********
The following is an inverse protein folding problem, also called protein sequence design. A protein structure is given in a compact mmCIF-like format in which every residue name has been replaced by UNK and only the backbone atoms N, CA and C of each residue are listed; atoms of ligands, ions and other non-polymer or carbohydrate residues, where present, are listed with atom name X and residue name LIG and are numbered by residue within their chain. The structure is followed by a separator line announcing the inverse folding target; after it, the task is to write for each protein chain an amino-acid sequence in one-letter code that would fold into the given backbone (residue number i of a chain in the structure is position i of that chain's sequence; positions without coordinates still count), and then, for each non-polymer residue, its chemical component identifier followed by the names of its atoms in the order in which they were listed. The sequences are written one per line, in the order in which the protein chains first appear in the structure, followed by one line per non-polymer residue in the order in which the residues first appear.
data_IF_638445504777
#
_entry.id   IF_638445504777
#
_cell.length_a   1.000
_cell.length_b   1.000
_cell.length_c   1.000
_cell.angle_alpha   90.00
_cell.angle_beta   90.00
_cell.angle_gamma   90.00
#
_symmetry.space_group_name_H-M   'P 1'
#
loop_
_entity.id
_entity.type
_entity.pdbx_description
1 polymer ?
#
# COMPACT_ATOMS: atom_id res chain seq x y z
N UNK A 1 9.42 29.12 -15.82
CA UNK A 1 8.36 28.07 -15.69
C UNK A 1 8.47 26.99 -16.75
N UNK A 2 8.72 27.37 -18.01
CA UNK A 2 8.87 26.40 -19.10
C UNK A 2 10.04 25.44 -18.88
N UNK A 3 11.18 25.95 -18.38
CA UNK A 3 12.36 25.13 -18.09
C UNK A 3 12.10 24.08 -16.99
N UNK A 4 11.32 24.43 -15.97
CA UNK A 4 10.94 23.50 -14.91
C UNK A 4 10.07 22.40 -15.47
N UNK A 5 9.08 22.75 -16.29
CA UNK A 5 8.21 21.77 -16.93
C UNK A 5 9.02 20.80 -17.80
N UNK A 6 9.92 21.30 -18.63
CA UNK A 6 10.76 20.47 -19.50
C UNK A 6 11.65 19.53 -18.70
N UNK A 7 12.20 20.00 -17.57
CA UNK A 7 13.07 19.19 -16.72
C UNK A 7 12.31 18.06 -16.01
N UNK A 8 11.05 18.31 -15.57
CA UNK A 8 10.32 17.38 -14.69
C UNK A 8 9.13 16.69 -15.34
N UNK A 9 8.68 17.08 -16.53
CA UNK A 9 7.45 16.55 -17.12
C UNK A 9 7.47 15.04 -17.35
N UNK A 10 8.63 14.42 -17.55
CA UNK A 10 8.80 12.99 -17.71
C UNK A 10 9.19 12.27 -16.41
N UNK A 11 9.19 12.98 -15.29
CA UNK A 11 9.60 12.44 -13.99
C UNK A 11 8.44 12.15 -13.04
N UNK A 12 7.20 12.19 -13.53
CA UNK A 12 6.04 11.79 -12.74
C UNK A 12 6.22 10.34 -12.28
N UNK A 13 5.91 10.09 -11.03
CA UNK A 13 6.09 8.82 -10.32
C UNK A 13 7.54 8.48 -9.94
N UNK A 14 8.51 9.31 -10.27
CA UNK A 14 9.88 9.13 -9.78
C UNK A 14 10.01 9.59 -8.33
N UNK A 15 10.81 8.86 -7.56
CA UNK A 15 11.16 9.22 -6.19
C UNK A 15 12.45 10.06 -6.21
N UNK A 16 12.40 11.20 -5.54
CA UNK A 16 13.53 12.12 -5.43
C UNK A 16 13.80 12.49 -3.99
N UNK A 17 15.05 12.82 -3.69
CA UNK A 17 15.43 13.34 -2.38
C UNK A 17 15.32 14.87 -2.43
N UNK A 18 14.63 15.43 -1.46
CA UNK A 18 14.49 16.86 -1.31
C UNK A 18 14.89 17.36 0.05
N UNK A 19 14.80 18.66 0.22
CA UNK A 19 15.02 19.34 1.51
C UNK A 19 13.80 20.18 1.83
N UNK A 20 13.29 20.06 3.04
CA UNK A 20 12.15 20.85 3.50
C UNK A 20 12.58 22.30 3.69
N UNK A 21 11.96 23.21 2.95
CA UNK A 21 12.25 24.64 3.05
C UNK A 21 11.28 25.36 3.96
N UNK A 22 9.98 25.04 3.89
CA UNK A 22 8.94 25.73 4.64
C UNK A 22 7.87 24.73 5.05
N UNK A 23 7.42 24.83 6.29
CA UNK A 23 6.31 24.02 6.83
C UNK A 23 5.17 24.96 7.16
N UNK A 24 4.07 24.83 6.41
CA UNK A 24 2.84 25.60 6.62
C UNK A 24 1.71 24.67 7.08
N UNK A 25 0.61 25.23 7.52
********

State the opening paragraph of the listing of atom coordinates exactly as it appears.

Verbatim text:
The following is an inverse protein folding problem, also called protein sequence design. A protein structure is given in a compact mmCIF-like format in which every residue name has been replaced by UNK and only the backbone atoms N, CA and C of each residue are listed; atoms of ligands, ions and other non-polymer or carbohydrate residues, where present, are listed with atom name X and residue name LIG and are numbered by residue within their chain. The structure is followed by a separator line announcing the inverse folding target; after it, the task is to write for each protein chain an amino-acid sequence in one-letter code that would fold into the given backbone (residue number i of a chain in the structure is position i of that chain's sequence; positions without coordinates still count), and then, for each non-polymer residue, its chemical component identifier followed by the names of its atoms in the order in which they were listed. The sequences are written one per line, in the order in which the protein chains first appear in the structure, followed by one line per non-polymer residue in the order in which the residues first appear.